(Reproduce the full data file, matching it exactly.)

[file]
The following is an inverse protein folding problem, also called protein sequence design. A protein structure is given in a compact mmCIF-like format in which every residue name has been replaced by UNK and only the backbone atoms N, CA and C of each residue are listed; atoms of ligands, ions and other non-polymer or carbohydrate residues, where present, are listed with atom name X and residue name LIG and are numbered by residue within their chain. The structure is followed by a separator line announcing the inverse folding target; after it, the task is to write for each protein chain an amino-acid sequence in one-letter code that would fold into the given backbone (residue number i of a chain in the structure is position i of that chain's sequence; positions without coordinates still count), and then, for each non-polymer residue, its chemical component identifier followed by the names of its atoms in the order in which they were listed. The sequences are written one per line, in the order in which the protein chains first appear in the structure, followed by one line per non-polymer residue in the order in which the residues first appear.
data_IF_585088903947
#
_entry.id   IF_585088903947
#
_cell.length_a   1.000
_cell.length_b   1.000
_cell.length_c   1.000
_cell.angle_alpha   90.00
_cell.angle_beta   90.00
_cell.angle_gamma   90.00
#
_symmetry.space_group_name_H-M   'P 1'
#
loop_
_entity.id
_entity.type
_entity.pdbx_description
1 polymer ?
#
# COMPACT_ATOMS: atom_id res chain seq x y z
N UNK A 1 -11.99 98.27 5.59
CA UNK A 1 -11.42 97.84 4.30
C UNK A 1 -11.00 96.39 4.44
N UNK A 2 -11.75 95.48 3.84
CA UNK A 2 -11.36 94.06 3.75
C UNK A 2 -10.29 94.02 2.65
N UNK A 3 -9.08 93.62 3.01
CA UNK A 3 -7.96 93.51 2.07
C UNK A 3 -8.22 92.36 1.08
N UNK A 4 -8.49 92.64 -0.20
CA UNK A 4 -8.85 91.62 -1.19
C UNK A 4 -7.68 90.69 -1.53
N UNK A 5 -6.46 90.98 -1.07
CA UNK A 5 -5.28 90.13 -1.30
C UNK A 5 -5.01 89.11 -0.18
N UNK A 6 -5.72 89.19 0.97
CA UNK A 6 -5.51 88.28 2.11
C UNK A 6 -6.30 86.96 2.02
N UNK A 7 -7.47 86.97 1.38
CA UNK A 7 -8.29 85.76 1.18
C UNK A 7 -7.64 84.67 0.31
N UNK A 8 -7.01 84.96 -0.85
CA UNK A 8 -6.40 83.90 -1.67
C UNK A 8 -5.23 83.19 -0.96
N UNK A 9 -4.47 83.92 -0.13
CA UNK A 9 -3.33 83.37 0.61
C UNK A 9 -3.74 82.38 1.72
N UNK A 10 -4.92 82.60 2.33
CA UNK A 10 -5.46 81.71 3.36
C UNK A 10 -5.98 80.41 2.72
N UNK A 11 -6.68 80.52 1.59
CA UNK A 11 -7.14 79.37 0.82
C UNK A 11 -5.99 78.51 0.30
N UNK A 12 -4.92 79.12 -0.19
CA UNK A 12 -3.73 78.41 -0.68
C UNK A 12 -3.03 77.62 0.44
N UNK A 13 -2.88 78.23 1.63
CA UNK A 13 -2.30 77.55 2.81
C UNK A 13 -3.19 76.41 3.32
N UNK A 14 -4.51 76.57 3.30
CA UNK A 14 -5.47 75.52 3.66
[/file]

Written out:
The following is an inverse protein folding problem, also called protein sequence design. A protein structure is given in a compact mmCIF-like format in which every residue name has been replaced by UNK and only the backbone atoms N, CA and C of each residue are listed; atoms of ligands, ions and other non-polymer or carbohydrate residues, where present, are listed with atom name X and residue name LIG and are numbered by residue within their chain. The structure is followed by a separator line announcing the inverse folding target; after it, the task is to write for each protein chain an amino-acid sequence in one-letter code that would fold into the given backbone (residue number i of a chain in the structure is position i of that chain's sequence; positions without coordinates still count), and then, for each non-polymer residue, its chemical component identifier followed by the names of its atoms in the order in which they were listed. The sequences are written one per line, in the order in which the protein chains first appear in the structure, followed by one line per non-polymer residue in the order in which the residues first appear.
data_IF_585088903947
#
_entry.id   IF_585088903947
#
_cell.length_a   1.000
_cell.length_b   1.000
_cell.length_c   1.000
_cell.angle_alpha   90.00
_cell.angle_beta   90.00
_cell.angle_gamma   90.00
#
_symmetry.space_group_name_H-M   'P 1'
#
loop_
_entity.id
_entity.type
_entity.pdbx_description
1 polymer ?
#
# COMPACT_ATOMS: atom_id res chain seq x y z
N UNK A 1 -11.99 98.27 5.59
CA UNK A 1 -11.42 97.84 4.30
C UNK A 1 -11.00 96.39 4.44
N UNK A 2 -11.75 95.48 3.84
CA UNK A 2 -11.36 94.06 3.75
C UNK A 2 -10.29 94.02 2.65
N UNK A 3 -9.08 93.62 3.01
CA UNK A 3 -7.96 93.51 2.07
C UNK A 3 -8.22 92.36 1.08
N UNK A 4 -8.49 92.64 -0.20
CA UNK A 4 -8.85 91.62 -1.19
C UNK A 4 -7.68 90.69 -1.53
N UNK A 5 -6.46 90.98 -1.07
CA UNK A 5 -5.28 90.13 -1.30
C UNK A 5 -5.01 89.11 -0.18
N UNK A 6 -5.72 89.19 0.97
CA UNK A 6 -5.51 88.28 2.11
C UNK A 6 -6.30 86.96 2.02
N UNK A 7 -7.47 86.97 1.38
CA UNK A 7 -8.29 85.76 1.18
C UNK A 7 -7.64 84.67 0.31
N UNK A 8 -7.01 84.96 -0.85
CA UNK A 8 -6.40 83.90 -1.67
C UNK A 8 -5.23 83.19 -0.96
N UNK A 9 -4.47 83.92 -0.13
CA UNK A 9 -3.33 83.37 0.61
C UNK A 9 -3.74 82.38 1.72
N UNK A 10 -4.92 82.60 2.33
CA UNK A 10 -5.46 81.71 3.36
C UNK A 10 -5.98 80.41 2.72
N UNK A 11 -6.68 80.52 1.59
CA UNK A 11 -7.14 79.37 0.82
C UNK A 11 -5.99 78.51 0.30
N UNK A 12 -4.92 79.12 -0.19
CA UNK A 12 -3.73 78.41 -0.68
C UNK A 12 -3.03 77.62 0.44
N UNK A 13 -2.88 78.23 1.63
CA UNK A 13 -2.30 77.55 2.81
C UNK A 13 -3.19 76.41 3.32
N UNK A 14 -4.51 76.57 3.30
CA UNK A 14 -5.47 75.52 3.66